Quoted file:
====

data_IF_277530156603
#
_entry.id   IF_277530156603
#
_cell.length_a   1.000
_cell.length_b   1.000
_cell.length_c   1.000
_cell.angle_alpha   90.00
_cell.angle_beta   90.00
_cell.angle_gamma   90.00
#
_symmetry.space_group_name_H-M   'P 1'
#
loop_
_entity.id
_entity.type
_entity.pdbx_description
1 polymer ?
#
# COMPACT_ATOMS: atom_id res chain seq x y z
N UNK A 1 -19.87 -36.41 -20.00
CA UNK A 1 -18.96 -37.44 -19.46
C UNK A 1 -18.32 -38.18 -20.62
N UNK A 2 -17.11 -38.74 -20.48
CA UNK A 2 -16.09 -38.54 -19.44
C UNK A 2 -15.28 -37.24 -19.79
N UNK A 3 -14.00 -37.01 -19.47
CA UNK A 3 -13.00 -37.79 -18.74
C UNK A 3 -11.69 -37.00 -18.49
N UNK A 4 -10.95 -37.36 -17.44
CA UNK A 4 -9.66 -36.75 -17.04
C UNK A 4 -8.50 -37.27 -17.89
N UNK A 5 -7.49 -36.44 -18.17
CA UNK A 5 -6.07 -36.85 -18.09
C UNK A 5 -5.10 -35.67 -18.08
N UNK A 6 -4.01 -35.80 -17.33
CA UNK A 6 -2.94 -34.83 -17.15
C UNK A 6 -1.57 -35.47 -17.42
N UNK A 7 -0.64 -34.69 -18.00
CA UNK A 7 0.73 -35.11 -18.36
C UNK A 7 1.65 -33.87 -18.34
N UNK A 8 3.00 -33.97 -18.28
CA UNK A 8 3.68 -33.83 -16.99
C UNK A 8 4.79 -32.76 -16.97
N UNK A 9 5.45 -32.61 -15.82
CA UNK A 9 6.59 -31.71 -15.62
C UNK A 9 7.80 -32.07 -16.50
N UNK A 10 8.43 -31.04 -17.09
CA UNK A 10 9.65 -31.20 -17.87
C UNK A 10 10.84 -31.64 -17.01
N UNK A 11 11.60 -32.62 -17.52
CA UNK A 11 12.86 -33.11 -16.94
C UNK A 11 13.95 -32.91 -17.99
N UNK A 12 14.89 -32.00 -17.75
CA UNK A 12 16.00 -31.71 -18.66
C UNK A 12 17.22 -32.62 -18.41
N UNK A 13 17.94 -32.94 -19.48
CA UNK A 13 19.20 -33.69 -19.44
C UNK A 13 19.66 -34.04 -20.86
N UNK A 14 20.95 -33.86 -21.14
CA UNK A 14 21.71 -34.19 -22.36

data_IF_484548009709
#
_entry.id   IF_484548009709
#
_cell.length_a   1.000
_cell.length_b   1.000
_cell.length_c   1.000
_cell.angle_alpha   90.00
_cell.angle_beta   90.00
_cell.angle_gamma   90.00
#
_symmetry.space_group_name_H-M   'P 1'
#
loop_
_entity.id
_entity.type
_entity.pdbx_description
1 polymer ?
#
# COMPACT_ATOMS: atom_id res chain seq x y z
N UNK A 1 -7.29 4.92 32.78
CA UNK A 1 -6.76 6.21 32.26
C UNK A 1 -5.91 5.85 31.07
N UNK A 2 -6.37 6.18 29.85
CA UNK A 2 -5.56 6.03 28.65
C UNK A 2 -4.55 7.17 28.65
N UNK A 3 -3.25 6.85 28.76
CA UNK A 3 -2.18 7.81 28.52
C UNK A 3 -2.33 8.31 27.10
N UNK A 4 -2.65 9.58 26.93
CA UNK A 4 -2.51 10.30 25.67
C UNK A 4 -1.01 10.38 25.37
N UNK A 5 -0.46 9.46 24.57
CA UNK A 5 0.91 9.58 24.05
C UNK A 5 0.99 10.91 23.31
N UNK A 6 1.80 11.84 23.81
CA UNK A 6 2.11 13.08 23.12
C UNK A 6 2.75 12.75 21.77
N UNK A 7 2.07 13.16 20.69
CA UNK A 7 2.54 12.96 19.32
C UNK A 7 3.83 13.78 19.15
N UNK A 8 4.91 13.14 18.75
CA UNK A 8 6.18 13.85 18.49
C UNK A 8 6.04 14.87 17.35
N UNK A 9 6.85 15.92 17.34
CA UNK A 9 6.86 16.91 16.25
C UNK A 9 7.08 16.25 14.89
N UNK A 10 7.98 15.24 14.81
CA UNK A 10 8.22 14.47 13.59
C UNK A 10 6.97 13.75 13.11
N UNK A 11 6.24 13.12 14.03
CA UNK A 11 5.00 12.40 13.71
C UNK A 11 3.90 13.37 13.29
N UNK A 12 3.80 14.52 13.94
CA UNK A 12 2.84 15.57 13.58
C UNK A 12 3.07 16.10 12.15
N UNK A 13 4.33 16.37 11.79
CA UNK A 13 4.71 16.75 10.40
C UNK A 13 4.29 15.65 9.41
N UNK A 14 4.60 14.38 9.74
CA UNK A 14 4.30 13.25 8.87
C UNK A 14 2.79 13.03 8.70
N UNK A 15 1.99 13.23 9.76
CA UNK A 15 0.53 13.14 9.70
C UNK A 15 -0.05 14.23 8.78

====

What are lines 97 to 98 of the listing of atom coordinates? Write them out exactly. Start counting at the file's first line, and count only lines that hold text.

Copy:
N UNK A 6 1.80 11.84 23.81
CA UNK A 6 2.11 13.08 23.12